Mary Cheney and her wife are upset with Liz Cheney, a Senate candidate in Wyoming.
Mary Cheney, a daughter of former Vice President Dick Cheney, and her wife, Heather Poe, sharply criticized Sunday a comment by Liz Cheney, a candidate for the Senate in Wyoming, that she and her sister disagree on the issue of same-sex marriage.
“Liz — this isn’t just an issue on which we disagree, you’re just wrong — and on the wrong side of history,” Mary Cheney, who is gay, wrote on Facebook.
Poe’s comments were sharper and more personal.
“Liz has been a guest in our home, has spent time and shared holidays with our children, and when Mary and I got married in 2012 — she didn’t hesitate to tell us how happy she was for us,” Poe wrote on her own Facebook page. “To have her say she doesn’t support our right to marry is offensive to say the least.”
Appearing on “Fox News Sunday,” Liz Cheney, who is challenging Sen. Mike Enzi, said she and her sister parted ways on whether gays and lesbians should have the right to marry. “This is just an area where we disagree,” Liz said.
Her sister’s salvo on Facebook is the second time this fall the younger Cheney has criticized her sister’s position on same-sex marriage. The comment suggests that both Mary Cheney and Poe are going to continue speaking out on the issue during the primary.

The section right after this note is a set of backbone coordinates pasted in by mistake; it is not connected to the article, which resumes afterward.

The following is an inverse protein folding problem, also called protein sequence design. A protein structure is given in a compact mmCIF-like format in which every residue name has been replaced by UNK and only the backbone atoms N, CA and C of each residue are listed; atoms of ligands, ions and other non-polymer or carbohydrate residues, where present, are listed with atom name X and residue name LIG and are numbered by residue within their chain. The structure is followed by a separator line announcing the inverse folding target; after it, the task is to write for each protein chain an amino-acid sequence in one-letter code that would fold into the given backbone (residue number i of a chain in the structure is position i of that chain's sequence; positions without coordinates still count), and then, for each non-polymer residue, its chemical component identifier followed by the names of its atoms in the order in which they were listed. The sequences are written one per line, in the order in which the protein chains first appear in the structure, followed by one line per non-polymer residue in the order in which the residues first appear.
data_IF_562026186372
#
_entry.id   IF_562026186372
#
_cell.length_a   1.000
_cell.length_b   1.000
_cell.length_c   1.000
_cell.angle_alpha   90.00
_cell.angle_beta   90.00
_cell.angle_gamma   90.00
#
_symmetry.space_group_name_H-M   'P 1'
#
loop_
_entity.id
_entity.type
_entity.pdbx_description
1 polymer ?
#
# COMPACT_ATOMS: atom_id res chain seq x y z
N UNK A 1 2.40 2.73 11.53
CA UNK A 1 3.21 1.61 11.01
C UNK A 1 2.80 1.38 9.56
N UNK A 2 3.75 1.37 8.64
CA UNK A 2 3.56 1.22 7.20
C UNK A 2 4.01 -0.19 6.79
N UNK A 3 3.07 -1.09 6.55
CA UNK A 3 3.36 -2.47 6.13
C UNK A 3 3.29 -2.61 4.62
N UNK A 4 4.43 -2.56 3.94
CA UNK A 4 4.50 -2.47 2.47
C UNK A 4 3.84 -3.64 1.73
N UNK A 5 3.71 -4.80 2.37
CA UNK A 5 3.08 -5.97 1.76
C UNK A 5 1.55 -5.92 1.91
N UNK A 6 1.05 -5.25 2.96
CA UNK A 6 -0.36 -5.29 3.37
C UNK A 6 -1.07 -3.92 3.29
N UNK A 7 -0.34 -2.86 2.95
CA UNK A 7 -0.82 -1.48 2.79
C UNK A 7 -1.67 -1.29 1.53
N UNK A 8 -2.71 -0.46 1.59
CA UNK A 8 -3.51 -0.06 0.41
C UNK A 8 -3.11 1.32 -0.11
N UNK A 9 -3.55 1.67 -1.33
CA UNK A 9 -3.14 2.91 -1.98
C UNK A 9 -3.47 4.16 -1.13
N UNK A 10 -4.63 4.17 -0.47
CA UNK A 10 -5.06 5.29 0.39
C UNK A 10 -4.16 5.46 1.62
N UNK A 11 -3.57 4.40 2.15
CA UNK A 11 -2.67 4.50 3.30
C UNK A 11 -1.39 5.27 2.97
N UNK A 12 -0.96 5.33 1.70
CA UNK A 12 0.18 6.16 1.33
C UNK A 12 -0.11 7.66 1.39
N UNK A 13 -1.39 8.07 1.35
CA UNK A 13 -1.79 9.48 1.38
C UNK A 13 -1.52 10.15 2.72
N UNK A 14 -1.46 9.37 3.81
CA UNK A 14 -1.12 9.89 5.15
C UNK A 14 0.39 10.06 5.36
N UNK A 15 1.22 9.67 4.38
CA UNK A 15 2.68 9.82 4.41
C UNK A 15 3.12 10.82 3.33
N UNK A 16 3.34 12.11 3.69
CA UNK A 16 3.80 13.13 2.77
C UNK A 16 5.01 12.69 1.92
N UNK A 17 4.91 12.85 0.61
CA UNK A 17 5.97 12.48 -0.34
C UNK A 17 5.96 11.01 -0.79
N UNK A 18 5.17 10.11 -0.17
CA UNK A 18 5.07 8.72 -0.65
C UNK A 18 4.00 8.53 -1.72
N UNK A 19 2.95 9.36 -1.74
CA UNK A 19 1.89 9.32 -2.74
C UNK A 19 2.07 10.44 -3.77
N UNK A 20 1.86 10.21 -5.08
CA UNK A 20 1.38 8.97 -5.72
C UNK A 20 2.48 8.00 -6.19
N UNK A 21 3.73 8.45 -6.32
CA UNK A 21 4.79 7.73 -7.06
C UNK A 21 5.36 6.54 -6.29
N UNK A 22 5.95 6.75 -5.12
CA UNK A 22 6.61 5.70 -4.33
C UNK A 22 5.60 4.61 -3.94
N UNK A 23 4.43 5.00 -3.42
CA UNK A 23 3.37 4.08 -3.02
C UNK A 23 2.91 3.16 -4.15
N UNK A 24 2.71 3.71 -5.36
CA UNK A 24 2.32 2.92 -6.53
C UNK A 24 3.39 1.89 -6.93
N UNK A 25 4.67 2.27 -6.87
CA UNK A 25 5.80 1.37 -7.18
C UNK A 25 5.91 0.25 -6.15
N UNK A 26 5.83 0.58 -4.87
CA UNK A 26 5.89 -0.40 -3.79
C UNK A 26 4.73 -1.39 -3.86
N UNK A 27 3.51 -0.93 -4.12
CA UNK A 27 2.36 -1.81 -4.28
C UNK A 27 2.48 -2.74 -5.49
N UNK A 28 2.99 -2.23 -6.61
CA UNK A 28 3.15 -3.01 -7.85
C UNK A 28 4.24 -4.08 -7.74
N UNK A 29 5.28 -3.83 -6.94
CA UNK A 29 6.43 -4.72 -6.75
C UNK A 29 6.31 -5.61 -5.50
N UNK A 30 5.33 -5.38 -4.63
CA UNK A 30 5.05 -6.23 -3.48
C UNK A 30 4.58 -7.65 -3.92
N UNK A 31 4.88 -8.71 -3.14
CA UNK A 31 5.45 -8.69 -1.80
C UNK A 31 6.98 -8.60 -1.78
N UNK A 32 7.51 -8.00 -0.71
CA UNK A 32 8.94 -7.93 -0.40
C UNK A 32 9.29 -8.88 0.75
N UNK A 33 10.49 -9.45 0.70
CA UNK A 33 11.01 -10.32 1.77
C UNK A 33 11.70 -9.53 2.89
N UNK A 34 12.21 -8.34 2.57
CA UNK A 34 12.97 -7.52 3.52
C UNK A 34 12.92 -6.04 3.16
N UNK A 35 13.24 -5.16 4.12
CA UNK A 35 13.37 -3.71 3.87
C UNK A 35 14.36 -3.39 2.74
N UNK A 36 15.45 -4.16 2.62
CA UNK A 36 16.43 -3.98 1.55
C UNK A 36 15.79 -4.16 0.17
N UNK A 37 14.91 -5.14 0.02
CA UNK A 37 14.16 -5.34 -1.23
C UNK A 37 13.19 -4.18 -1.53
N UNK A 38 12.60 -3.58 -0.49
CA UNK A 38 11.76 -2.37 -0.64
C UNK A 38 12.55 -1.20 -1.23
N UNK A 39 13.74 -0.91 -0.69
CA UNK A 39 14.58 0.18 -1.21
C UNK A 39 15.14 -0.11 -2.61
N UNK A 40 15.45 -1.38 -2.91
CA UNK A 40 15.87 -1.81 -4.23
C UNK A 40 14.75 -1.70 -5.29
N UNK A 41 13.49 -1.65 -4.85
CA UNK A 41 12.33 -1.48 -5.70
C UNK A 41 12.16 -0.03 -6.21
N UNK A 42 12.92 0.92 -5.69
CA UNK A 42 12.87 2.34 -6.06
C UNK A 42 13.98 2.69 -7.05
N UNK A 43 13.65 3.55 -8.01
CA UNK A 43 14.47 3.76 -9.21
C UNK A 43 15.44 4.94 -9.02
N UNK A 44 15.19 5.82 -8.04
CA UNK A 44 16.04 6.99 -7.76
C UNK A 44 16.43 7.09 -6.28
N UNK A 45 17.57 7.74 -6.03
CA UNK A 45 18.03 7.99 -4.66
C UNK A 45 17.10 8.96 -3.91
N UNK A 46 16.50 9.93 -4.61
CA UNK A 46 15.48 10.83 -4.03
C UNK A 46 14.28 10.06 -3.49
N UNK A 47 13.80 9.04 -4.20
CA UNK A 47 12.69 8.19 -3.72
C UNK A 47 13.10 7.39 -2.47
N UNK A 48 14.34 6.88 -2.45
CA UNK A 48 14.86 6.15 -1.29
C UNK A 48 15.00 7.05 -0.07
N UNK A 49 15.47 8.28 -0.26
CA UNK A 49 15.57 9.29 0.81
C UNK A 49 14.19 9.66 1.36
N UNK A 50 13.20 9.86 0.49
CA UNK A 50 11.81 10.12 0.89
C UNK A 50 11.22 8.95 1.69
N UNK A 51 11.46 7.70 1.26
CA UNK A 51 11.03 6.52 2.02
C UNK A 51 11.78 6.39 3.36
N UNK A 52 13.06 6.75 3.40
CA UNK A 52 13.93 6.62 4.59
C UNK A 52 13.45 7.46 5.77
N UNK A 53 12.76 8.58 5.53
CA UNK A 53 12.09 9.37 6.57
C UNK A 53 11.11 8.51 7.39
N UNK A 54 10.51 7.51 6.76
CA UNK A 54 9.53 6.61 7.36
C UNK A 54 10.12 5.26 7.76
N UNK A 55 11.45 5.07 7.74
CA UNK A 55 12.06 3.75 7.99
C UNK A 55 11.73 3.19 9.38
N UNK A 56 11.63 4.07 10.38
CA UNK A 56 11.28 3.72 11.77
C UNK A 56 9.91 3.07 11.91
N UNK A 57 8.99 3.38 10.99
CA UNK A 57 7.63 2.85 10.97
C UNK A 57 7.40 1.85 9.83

Such comments could present political difficulties to Liz Cheney, who is attempting to unseat Enzi by running to his right. Dick Cheney has already said that he supports same-sex marriage, but the matter is now plainly causing family friction. The back-and-forth comes as Liz Cheney ramps up her campaign and Dick Cheney is back in the news promoting a book he wrote with his elder daughter about his heart transplant. The former vice president is also playing a role in Liz Cheney’s campaign — he is joining her this Wednesday in Denver for a fundraiser.
In her post, Poe argued that the patchwork of same-sex marriage laws is unfair to gay and lesbian couples. And she raised the issue of Liz Cheney’s move last year from Washington to Wyoming, a sensitive issue in the state and one Liz Cheney sought to address by touting her family’s state roots in her first television ad last week.
“I can’t help but wonder how Liz would feel if, as she moved from state to state, she discovered that her family was protected in one but not the other,” wrote Poe, who called Liz Cheney “my sister-in-law,” adding: “Yes, Liz, in 15 states and the District of Columbia you are my sister-in-law.”
Mary Cheney praised her wife’s statement — “couldn’t have said it better myself.”
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